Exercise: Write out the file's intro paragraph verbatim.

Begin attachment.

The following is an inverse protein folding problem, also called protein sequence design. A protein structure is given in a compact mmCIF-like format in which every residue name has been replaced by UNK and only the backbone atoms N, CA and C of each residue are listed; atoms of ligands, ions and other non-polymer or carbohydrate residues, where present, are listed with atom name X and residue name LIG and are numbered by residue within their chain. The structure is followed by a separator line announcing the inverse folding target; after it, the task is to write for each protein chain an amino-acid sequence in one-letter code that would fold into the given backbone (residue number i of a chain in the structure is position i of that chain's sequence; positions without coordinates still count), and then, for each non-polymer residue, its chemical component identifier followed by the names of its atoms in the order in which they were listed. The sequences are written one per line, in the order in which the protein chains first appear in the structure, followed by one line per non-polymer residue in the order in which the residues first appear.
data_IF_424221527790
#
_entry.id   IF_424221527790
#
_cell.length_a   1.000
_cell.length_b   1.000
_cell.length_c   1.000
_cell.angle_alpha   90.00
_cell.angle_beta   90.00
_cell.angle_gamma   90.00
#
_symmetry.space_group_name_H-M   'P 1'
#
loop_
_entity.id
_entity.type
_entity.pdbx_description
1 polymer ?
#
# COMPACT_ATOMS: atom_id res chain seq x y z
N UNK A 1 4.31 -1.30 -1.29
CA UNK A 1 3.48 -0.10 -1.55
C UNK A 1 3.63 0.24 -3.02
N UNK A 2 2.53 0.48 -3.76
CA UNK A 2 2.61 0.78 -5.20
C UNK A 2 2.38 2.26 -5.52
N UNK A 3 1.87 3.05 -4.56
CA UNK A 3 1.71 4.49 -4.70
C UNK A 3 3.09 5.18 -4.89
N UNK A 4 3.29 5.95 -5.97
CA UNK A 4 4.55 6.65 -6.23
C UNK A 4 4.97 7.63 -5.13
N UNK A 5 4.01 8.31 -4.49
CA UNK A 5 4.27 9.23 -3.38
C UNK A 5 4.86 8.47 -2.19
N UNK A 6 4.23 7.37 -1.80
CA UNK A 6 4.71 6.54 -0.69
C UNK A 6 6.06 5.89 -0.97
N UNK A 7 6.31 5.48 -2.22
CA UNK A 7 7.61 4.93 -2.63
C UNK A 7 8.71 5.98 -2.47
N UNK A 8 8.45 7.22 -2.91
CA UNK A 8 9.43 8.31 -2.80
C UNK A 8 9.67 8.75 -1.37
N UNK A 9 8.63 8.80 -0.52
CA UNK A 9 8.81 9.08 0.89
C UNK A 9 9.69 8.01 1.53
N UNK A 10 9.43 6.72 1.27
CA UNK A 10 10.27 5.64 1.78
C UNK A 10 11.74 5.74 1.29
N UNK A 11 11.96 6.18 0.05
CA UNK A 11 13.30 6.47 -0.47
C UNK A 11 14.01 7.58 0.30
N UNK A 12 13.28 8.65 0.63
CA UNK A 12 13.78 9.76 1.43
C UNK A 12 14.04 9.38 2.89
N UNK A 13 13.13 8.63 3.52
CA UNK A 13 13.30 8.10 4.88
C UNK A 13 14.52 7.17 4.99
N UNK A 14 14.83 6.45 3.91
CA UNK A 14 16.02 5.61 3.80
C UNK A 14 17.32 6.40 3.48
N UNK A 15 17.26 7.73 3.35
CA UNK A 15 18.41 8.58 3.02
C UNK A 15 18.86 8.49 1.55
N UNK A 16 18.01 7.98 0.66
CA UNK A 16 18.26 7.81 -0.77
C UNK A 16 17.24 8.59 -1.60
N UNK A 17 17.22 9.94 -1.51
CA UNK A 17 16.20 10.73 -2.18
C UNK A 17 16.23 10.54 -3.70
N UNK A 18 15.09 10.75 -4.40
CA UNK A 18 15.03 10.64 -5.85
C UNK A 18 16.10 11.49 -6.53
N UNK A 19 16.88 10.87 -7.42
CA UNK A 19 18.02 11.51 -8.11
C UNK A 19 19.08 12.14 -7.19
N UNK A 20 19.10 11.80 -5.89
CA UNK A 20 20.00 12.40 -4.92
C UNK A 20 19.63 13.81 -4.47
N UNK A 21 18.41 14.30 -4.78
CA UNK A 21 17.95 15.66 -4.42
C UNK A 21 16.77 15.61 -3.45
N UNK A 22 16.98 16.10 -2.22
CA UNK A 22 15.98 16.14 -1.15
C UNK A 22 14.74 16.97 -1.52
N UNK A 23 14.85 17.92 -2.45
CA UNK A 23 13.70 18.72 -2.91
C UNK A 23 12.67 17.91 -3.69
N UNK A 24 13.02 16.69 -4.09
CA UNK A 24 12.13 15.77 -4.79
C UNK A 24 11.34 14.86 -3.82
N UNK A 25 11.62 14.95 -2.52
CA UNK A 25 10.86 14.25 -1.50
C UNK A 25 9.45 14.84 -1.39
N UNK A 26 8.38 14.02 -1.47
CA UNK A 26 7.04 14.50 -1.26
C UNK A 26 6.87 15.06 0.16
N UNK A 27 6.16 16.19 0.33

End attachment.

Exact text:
The following is an inverse protein folding problem, also called protein sequence design. A protein structure is given in a compact mmCIF-like format in which every residue name has been replaced by UNK and only the backbone atoms N, CA and C of each residue are listed; atoms of ligands, ions and other non-polymer or carbohydrate residues, where present, are listed with atom name X and residue name LIG and are numbered by residue within their chain. The structure is followed by a separator line announcing the inverse folding target; after it, the task is to write for each protein chain an amino-acid sequence in one-letter code that would fold into the given backbone (residue number i of a chain in the structure is position i of that chain's sequence; positions without coordinates still count), and then, for each non-polymer residue, its chemical component identifier followed by the names of its atoms in the order in which they were listed. The sequences are written one per line, in the order in which the protein chains first appear in the structure, followed by one line per non-polymer residue in the order in which the residues first appear.